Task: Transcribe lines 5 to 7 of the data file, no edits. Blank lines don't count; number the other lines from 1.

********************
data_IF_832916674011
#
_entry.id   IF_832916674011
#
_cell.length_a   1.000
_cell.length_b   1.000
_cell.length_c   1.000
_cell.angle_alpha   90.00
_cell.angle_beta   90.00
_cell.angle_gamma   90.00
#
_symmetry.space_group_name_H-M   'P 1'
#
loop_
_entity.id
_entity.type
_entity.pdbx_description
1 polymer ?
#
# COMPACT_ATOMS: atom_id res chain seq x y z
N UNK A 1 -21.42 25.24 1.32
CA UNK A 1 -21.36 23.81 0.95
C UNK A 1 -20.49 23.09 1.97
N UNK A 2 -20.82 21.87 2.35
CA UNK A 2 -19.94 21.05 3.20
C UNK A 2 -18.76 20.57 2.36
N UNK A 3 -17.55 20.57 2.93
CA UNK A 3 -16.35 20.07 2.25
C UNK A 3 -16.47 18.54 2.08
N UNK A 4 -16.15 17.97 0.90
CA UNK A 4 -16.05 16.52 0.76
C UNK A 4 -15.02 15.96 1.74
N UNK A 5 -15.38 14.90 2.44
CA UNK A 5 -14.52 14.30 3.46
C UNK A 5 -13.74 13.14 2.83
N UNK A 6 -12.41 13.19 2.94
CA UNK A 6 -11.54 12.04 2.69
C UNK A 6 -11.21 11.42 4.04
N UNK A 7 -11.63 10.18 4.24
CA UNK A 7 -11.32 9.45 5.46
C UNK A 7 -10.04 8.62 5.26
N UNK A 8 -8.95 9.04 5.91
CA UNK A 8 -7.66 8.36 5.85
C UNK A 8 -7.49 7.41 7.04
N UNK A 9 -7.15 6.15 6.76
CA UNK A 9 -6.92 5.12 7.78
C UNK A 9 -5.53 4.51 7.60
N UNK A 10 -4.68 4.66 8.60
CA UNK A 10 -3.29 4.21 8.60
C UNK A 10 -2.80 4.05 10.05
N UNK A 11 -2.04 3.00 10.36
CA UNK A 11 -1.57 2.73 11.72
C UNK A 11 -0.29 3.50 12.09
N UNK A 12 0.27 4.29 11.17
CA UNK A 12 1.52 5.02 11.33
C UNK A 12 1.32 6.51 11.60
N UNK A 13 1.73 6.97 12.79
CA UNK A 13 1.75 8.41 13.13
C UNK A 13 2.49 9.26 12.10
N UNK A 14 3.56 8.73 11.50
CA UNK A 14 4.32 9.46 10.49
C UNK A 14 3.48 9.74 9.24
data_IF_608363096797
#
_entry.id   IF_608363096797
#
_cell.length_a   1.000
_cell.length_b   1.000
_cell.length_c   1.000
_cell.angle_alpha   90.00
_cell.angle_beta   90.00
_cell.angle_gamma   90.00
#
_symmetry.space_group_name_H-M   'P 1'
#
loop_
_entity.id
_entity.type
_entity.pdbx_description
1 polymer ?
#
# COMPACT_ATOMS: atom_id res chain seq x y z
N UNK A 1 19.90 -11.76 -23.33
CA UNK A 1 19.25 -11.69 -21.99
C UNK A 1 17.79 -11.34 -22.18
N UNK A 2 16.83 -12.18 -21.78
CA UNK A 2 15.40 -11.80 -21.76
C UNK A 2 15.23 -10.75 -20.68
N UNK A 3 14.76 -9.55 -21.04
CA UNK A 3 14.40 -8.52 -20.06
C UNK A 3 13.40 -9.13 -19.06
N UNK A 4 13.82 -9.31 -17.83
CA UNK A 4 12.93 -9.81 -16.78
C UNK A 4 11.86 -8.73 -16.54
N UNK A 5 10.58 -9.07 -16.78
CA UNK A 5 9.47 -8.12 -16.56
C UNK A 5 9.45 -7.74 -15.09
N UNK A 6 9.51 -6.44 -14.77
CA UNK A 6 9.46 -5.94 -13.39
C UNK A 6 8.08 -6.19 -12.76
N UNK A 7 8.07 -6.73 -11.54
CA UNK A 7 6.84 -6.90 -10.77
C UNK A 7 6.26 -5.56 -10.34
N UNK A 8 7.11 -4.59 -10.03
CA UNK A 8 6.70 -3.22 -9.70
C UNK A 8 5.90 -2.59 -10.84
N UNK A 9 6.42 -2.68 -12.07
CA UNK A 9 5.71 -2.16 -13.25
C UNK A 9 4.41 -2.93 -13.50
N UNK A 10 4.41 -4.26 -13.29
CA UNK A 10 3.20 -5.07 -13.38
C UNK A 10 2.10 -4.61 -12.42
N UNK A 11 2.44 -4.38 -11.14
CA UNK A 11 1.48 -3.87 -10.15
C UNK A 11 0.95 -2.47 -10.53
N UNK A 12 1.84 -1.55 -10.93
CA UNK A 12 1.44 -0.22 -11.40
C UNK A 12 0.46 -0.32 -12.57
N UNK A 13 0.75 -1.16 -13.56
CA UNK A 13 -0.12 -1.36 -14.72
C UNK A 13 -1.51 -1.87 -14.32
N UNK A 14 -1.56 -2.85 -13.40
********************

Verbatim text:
_cell.length_a   1.000
_cell.length_b   1.000
_cell.length_c   1.000